Create the Physiological Conditions Most Likely to Help You Avoid Distractions

To manage your attention, you must work with nature and with the innate tendencies of our brain to respond to forces like emotion, discomfort, and insecurity.


Big Think Edge is a video-driven platform that catalyzes happiness and performance in professional environments by cultivating leadership, creativity, and self-knowledge. Learn more about Big Think Edge.

How to Manage Those Distractions Right Here, Right Now According to Your Productivity Style

To manage your attention, you must work with nature and with the innate tendencies of our brain to respond to forces like emotion, discomfort, and insecurity. Optimize the physiological conditions and retrain your brain with a brain reboot. Manage your attention and distractions will no longer high jack your time, nor ability to focus.

Quick and Easy Strategies to Implement Now to Manage Your Distractions

If you are a Prioritizer

+ Cut the tether to technology: leave your cell phone, your laptop, and/or your tablet in your office, your briefcase, or your purse rather than carrying them with you everywhere.

+ Check and respond to email at “low productivity” times. Follow the natural rhythm of your day, and avoid email inbox during those periods when you tend to do your highest quality work.

+ Establish office hours and communicate to your colleagues when you will be available for impromptu questions and meetings leaving other periods of time when you can work without being disturbed. 

If you are a Planner:

+ Plan each day around your varying energy levels. Change your patterns in the type of work you do. Remember to include both scheduled and spontaneous interactions with colleagues and friends.

+ Communicate the time(s) you check email with colleagues, managers and direct reports so they will know when – and when not – to expect a prompt response.

+ Include and schedule buffer time in your calendar. You need white space to think, process that meeting you just attended and to take a mental break to recharge.

If you are an Arranger:

+ Pace your work by interspersing solitary work with group projects or conversations with colleagues. The interpersonal interaction will serve as a break and be refreshing, enabling you to more effectively manage your attention and maintain your focus.

+ Designate a personal email free day once a week and on that day, instead of emailing your colleagues, pick up the phone and actually enjoy connecting with them.

+ Institute a personal chat budget. Each day give yourself a designated amount of time for personal chatting. When your colleagues come by chat you can let them know that you are about to exceed your chat budget for the day and will need to keep the conversation short.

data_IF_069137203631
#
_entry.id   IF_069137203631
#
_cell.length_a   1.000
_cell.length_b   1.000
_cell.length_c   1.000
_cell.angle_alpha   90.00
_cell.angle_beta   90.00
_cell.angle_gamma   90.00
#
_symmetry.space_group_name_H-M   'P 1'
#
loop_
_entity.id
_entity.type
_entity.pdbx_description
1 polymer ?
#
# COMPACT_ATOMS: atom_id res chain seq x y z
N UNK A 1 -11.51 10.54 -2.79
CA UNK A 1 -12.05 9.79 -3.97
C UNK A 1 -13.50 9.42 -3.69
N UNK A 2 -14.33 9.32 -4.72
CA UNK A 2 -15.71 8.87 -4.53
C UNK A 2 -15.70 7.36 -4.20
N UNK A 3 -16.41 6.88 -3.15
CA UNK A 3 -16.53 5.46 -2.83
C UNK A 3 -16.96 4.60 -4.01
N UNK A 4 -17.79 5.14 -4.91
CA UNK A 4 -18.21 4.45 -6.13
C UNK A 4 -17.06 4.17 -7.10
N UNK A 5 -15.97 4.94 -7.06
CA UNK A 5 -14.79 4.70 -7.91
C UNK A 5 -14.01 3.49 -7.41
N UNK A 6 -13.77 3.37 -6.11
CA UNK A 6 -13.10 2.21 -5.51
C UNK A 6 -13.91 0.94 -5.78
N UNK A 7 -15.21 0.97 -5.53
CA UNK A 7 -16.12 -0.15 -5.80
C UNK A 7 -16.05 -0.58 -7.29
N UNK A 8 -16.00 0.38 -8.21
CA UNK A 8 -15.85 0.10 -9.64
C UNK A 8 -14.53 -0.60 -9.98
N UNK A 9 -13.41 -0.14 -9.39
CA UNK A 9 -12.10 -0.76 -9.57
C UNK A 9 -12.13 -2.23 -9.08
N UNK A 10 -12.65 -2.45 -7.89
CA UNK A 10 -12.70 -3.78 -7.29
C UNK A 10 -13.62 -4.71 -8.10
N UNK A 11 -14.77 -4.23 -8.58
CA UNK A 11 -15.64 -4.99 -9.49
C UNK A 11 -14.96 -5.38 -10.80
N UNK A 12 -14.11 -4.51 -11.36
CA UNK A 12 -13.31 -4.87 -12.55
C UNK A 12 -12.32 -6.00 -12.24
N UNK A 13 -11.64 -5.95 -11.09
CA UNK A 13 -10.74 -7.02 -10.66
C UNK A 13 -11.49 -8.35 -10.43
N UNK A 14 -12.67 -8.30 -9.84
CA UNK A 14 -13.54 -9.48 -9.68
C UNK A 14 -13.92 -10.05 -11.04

If you are a Visualizer:

+ Vary the type of work you do and the amount of time you dedicate to particular projects. Intersperse fun or very stimulating tasks with routine tasks.   

+ Turn off the computer screen, keep your email program closed, participate on conference calls while standing – physically remove the visual distractions that make it difficult for you to focus.

+ Use your appreciation of novelty to stimulate you by changing the scenery. Find a conference room on another floor, go to the office cafeteria or a local coffee shop and work there for a few hours.

Being so interconnected is exhausting, says Tate. We have to resist the tendency to treat our overwhelming schedules like badges of honor. 


--

Carson Tate is author of the book Work Simply: Embracing the Power of Your Personal Productivity Style. She is creator of the "Working Smarter, Not Harder" and "Harness the Productive Power of Your Brain" productivity systems. Tate holds a BA in psychology from Washington and Lee University, a Masters in Organization Development, and a Coaching Certificate from the McColl School of Business at Queens University.

Image courtesy of Shutterstock

Related Articles
Playlists
Keep reading Show less

Five foods that increase your psychological well-being

These five main food groups are important for your brain's health and likely to boost the production of feel-good chemicals.

Mind & Brain

We all know eating “healthy” food is good for our physical health and can decrease our risk of developing diabetes, cancer, obesity and heart disease. What is not as well known is that eating healthy food is also good for our mental health and can decrease our risk of depression and anxiety.

Keep reading Show less

For the 99%, the lines are getting blurry

Infographics show the classes and anxieties in the supposedly classless U.S. economy.

What is the middle class now, anyway? (JEWEL SAMAD/AFP/Getty Images)
Politics & Current Affairs

For those of us who follow politics, we’re used to commentators referring to the President’s low approval rating as a surprise given the U.S.'s “booming” economy. This seeming disconnect, however, should really prompt us to reconsider the measurements by which we assess the health of an economy. With a robust U.S. stock market and GDP and low unemployment figures, it’s easy to see why some think all is well. But looking at real U.S. wages, which have remained stagnant—and have, thus, in effect gone down given rising costs from inflation—a very different picture emerges. For the 1%, the economy is booming. For the rest of us, it’s hard to even know where we stand. A recent study by Porch (a home-improvement company) of blue-collar vs. white-collar workers shows how traditional categories are becoming less distinct—the study references "new-collar" workers, who require technical certifications but not college degrees. And a set of recent infographics from CreditLoan capturing the thoughts of America’s middle class as defined by the Pew Research Center shows how confused we are.

Keep reading Show less